Christmas without stress: part 2
We’re sharing thoughts, strategies and techniques for how to manage conflicting emotions during festive times from our network of leading coaches. Today, we continue with Wondrous coach Dr Carole Pemberton’s tips for a Christmas without stress.
Tips for when you want to be alone
People can find it hard to accept that someone can choose to avoid Christmas because they don’t like all that it brings, so the hardest part can be other people’s reactions. So how do you handle their responses.
- Take a positive message. ‘This year I have decided to do Christmas my way – alone. I’m really looking forward to the Christmas break’. No justification. No clarification.
- Remember, all that people will ask after Christmas is ‘Did you have a good one?’. Once you have answered that in the affirmative, the conversation will move on.
- Relish all the things that you can do that others may feel trapped by e.g. staying in your PJ’s all day, not having to eat turkey, watching whatever you want to, or not watching anything at all.
Tips for when you don’t want to be alone
This is the hardest because the pressure to show you are part of a group is strong. You have two choices to look to find ways of connecting with others or reframing the day.
- If your need is to be with others then look for ways of connecting e.g. volunteering for the day, or inviting others to be part of your day.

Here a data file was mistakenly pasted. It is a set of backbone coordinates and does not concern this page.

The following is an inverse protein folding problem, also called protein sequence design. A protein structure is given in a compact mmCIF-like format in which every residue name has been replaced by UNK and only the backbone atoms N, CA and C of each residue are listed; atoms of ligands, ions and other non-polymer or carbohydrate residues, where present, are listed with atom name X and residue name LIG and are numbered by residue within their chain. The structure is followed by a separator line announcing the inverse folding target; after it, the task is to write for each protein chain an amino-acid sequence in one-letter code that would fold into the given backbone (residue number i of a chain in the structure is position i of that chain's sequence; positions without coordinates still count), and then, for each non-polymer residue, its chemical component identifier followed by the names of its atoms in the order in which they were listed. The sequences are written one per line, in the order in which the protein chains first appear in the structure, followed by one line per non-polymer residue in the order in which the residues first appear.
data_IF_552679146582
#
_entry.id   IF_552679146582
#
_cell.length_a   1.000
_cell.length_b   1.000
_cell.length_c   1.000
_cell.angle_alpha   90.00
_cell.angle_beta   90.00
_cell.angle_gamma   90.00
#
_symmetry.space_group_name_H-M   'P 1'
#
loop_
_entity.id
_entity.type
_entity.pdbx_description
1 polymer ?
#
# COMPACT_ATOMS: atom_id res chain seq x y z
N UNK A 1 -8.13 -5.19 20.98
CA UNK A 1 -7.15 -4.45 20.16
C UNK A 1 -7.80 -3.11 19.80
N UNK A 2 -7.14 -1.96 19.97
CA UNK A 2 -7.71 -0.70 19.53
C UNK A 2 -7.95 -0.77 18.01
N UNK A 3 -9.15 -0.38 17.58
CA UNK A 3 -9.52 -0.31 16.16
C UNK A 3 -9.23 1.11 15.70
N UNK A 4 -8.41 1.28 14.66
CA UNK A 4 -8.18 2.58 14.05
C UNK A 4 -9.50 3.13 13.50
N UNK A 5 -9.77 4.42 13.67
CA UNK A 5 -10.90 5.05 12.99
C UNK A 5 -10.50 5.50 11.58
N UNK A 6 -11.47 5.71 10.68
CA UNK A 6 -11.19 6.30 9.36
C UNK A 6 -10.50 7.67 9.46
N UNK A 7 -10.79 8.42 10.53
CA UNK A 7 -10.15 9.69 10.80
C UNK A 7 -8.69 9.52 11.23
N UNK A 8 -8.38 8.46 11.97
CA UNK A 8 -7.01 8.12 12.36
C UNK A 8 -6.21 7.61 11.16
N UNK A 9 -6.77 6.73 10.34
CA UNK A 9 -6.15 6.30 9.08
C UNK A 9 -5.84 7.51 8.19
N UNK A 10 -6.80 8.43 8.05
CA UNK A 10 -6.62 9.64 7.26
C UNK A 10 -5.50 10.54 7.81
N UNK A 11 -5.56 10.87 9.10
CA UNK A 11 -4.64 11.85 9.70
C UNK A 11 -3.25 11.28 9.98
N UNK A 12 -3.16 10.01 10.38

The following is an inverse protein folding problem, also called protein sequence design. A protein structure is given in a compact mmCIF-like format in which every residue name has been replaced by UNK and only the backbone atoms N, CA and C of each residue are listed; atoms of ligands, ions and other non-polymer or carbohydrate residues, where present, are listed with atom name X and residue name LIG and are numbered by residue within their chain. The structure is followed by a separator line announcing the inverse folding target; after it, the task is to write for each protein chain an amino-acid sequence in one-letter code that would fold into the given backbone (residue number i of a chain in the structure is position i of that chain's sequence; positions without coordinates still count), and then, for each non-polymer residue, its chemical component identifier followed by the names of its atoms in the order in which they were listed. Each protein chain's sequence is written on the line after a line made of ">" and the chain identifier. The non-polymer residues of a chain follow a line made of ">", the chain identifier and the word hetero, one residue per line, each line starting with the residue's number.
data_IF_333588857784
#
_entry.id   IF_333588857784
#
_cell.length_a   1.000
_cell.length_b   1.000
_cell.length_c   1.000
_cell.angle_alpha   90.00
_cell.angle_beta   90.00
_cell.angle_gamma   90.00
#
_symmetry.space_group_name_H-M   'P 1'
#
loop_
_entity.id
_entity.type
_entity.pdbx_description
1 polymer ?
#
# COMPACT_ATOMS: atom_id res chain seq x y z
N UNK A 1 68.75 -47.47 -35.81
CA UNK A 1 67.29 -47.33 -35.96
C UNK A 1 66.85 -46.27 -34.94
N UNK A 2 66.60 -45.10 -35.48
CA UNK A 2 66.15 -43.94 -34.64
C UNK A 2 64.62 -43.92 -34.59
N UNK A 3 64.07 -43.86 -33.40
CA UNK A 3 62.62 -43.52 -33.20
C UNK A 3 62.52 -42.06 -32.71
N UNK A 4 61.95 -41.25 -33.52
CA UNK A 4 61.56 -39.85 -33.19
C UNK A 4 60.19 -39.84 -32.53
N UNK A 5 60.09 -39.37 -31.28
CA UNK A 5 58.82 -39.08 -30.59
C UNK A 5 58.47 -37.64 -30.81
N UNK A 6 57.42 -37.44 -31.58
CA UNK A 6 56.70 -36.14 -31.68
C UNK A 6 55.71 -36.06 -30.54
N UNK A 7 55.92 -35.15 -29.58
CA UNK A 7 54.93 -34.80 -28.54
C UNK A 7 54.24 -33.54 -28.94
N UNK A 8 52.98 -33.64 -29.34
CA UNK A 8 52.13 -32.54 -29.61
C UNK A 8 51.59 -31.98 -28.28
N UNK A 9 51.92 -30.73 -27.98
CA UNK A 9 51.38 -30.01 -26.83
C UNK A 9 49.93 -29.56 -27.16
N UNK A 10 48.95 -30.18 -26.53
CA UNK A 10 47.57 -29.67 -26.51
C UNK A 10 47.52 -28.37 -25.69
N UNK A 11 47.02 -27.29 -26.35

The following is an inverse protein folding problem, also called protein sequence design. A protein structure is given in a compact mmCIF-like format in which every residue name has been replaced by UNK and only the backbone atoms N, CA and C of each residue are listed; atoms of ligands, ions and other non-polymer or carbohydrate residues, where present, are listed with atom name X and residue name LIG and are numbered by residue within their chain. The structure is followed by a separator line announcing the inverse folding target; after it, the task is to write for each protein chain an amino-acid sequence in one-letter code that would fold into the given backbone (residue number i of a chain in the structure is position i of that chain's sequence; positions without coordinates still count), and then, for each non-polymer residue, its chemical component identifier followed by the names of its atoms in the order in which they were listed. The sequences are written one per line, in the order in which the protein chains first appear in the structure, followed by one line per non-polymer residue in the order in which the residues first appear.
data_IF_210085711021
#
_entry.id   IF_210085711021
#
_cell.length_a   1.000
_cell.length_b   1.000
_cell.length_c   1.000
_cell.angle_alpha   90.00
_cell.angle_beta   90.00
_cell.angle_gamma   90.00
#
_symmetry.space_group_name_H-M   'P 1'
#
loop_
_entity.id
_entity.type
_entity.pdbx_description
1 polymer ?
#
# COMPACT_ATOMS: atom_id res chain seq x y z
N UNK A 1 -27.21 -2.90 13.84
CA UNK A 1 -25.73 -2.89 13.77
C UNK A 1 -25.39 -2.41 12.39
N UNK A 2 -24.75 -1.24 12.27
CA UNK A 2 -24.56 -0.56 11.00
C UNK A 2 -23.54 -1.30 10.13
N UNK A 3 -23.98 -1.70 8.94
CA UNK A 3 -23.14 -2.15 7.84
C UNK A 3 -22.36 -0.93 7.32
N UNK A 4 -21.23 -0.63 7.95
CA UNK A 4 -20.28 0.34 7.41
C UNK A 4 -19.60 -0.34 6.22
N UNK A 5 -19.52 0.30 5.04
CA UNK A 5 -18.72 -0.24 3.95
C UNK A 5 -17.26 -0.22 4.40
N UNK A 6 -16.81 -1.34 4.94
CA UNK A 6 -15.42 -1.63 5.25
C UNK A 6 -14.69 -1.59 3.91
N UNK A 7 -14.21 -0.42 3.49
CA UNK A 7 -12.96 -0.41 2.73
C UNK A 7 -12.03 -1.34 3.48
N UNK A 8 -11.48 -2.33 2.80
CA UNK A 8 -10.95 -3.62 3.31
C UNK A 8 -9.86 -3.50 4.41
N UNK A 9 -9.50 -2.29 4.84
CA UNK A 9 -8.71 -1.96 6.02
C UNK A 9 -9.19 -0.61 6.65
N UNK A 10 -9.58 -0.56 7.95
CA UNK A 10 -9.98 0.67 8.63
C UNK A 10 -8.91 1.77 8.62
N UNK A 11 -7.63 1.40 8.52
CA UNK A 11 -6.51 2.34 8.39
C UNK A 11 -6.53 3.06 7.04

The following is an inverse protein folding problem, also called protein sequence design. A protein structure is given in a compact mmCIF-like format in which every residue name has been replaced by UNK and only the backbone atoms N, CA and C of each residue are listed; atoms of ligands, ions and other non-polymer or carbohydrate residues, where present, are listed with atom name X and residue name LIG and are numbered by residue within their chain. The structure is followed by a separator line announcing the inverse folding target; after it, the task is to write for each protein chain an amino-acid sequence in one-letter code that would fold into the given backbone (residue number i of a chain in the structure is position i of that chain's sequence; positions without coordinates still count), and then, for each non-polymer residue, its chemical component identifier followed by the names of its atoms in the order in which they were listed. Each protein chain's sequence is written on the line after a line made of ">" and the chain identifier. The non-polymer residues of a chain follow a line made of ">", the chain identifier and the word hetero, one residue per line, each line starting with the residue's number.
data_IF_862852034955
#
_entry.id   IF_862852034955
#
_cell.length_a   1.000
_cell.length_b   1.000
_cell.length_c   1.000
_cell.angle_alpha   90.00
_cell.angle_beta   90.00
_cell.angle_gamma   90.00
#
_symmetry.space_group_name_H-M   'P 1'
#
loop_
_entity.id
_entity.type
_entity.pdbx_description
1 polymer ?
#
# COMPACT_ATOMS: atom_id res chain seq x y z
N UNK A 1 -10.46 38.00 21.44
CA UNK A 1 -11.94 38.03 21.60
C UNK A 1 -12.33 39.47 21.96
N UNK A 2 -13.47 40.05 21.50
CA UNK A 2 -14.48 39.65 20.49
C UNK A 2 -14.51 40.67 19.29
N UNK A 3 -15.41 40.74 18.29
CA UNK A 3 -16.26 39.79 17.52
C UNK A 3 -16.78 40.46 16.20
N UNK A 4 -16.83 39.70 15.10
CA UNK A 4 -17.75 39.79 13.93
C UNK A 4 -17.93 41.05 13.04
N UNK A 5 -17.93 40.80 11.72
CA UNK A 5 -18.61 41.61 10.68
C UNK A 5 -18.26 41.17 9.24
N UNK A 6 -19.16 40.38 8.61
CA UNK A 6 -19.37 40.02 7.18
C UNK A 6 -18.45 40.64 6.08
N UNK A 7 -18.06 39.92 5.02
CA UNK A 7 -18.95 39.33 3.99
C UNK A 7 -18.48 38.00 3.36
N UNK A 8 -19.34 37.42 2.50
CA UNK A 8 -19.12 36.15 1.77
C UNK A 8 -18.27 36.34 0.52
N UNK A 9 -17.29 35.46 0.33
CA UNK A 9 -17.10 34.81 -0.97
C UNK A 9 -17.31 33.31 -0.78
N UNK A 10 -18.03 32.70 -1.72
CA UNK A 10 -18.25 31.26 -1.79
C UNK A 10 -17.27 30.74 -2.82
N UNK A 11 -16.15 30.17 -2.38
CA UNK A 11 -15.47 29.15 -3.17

- If you are alone, consider it as simply a day off from the norm. Ignore the date and consider what you would want to do with the gift of a day. What is the best day you can imagine for yourself, and create it.
- Don’t be triggered by the idealised images of others Christmases. Remember, many of them will wish they could have the Christmas you are having, where you can make choices about what you want to eat, drink, do as they are feeling caught by others’ expectations.
- So What Does Christmas Tell Us That is Relevant For the Rest of the Year?
- Getting through difficulties is easier if we focus on what is realistic rather than having a fixed idea of how things should be.
- Recognising that we can make choices about how we are react to people, and in making that choice our sense of control comes back.
- If we set ourselves a purpose it can act as an anchor to guide us through the ups and downs of a situation.
- We don’t have to fit into other people’s expectations of how we should be. We are at our best when we recognise our own needs and have the confidence to act on them.
- Every Christmas is different, but we may be holding onto an idealised picture of how it should be. Our Christmases change as we and our family and friendship groups change. Similarly every year should be different as we develop and those around us change. Accepting and working with those differences makes us resilient.
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